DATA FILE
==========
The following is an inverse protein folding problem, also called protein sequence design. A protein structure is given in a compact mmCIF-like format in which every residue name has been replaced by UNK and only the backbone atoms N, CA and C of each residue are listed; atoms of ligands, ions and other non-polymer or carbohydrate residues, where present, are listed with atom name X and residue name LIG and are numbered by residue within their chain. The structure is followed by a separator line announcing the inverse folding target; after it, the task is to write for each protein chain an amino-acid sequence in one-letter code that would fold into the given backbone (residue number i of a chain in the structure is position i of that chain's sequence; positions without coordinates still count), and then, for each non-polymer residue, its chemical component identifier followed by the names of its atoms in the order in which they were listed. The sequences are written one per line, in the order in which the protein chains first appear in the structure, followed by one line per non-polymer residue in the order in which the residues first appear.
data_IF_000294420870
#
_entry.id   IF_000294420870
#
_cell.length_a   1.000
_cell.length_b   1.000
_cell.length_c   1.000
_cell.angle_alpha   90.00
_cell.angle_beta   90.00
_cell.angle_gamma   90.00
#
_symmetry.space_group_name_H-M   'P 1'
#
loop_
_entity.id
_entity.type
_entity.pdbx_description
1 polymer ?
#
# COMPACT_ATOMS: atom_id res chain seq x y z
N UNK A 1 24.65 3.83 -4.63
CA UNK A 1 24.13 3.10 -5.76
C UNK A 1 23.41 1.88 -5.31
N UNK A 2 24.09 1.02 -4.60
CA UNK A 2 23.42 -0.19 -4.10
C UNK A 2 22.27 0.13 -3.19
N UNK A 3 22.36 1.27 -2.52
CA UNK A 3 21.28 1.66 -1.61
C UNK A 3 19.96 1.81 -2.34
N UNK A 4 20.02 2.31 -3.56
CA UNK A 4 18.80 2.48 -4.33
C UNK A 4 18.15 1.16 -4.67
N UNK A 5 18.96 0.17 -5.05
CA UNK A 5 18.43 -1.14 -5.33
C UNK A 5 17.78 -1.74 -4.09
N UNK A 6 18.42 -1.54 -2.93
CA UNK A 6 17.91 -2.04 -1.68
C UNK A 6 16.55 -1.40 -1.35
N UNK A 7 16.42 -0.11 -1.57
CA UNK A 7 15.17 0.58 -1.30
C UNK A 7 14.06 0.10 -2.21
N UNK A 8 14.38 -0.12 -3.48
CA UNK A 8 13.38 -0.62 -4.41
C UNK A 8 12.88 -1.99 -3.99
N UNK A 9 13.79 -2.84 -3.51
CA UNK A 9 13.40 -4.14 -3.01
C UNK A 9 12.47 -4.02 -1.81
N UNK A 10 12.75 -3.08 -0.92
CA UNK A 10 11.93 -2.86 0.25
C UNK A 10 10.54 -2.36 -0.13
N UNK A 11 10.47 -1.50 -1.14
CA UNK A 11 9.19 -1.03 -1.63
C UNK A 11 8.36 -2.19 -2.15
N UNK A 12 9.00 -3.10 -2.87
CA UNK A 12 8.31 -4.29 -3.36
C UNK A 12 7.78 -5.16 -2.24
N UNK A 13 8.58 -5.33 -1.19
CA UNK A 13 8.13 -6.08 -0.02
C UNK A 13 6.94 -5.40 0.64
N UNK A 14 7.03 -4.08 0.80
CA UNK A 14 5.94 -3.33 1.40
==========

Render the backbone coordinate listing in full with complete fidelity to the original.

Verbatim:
The following is an inverse protein folding problem, also called protein sequence design. A protein structure is given in a compact mmCIF-like format in which every residue name has been replaced by UNK and only the backbone atoms N, CA and C of each residue are listed; atoms of ligands, ions and other non-polymer or carbohydrate residues, where present, are listed with atom name X and residue name LIG and are numbered by residue within their chain. The structure is followed by a separator line announcing the inverse folding target; after it, the task is to write for each protein chain an amino-acid sequence in one-letter code that would fold into the given backbone (residue number i of a chain in the structure is position i of that chain's sequence; positions without coordinates still count), and then, for each non-polymer residue, its chemical component identifier followed by the names of its atoms in the order in which they were listed. The sequences are written one per line, in the order in which the protein chains first appear in the structure, followed by one line per non-polymer residue in the order in which the residues first appear.
data_IF_000294420870
#
_entry.id   IF_000294420870
#
_cell.length_a   1.000
_cell.length_b   1.000
_cell.length_c   1.000
_cell.angle_alpha   90.00
_cell.angle_beta   90.00
_cell.angle_gamma   90.00
#
_symmetry.space_group_name_H-M   'P 1'
#
loop_
_entity.id
_entity.type
_entity.pdbx_description
1 polymer ?
#
# COMPACT_ATOMS: atom_id res chain seq x y z
N UNK A 1 24.65 3.83 -4.63
CA UNK A 1 24.13 3.10 -5.76
C UNK A 1 23.41 1.88 -5.31
N UNK A 2 24.09 1.02 -4.60
CA UNK A 2 23.42 -0.19 -4.10
C UNK A 2 22.27 0.13 -3.19
N UNK A 3 22.36 1.27 -2.52
CA UNK A 3 21.28 1.66 -1.61
C UNK A 3 19.96 1.81 -2.34
N UNK A 4 20.02 2.31 -3.56
CA UNK A 4 18.80 2.48 -4.33
C UNK A 4 18.15 1.16 -4.67
N UNK A 5 18.96 0.17 -5.05
CA UNK A 5 18.43 -1.14 -5.33
C UNK A 5 17.78 -1.74 -4.09
N UNK A 6 18.42 -1.54 -2.93
CA UNK A 6 17.91 -2.04 -1.68
C UNK A 6 16.55 -1.40 -1.35
N UNK A 7 16.42 -0.11 -1.57
CA UNK A 7 15.17 0.58 -1.30
C UNK A 7 14.06 0.10 -2.21
N UNK A 8 14.38 -0.12 -3.48
CA UNK A 8 13.38 -0.62 -4.41
C UNK A 8 12.88 -1.99 -3.99
N UNK A 9 13.79 -2.84 -3.51
CA UNK A 9 13.40 -4.14 -3.01
C UNK A 9 12.47 -4.02 -1.81
N UNK A 10 12.75 -3.08 -0.92
CA UNK A 10 11.93 -2.86 0.25
C UNK A 10 10.54 -2.36 -0.13
N UNK A 11 10.47 -1.50 -1.14
CA UNK A 11 9.19 -1.03 -1.63
C UNK A 11 8.36 -2.19 -2.15
N UNK A 12 9.00 -3.10 -2.87
CA UNK A 12 8.31 -4.29 -3.36
C UNK A 12 7.78 -5.16 -2.24
N UNK A 13 8.58 -5.33 -1.19
CA UNK A 13 8.13 -6.08 -0.02
C UNK A 13 6.94 -5.40 0.64
N UNK A 14 7.03 -4.08 0.80
CA UNK A 14 5.94 -3.33 1.40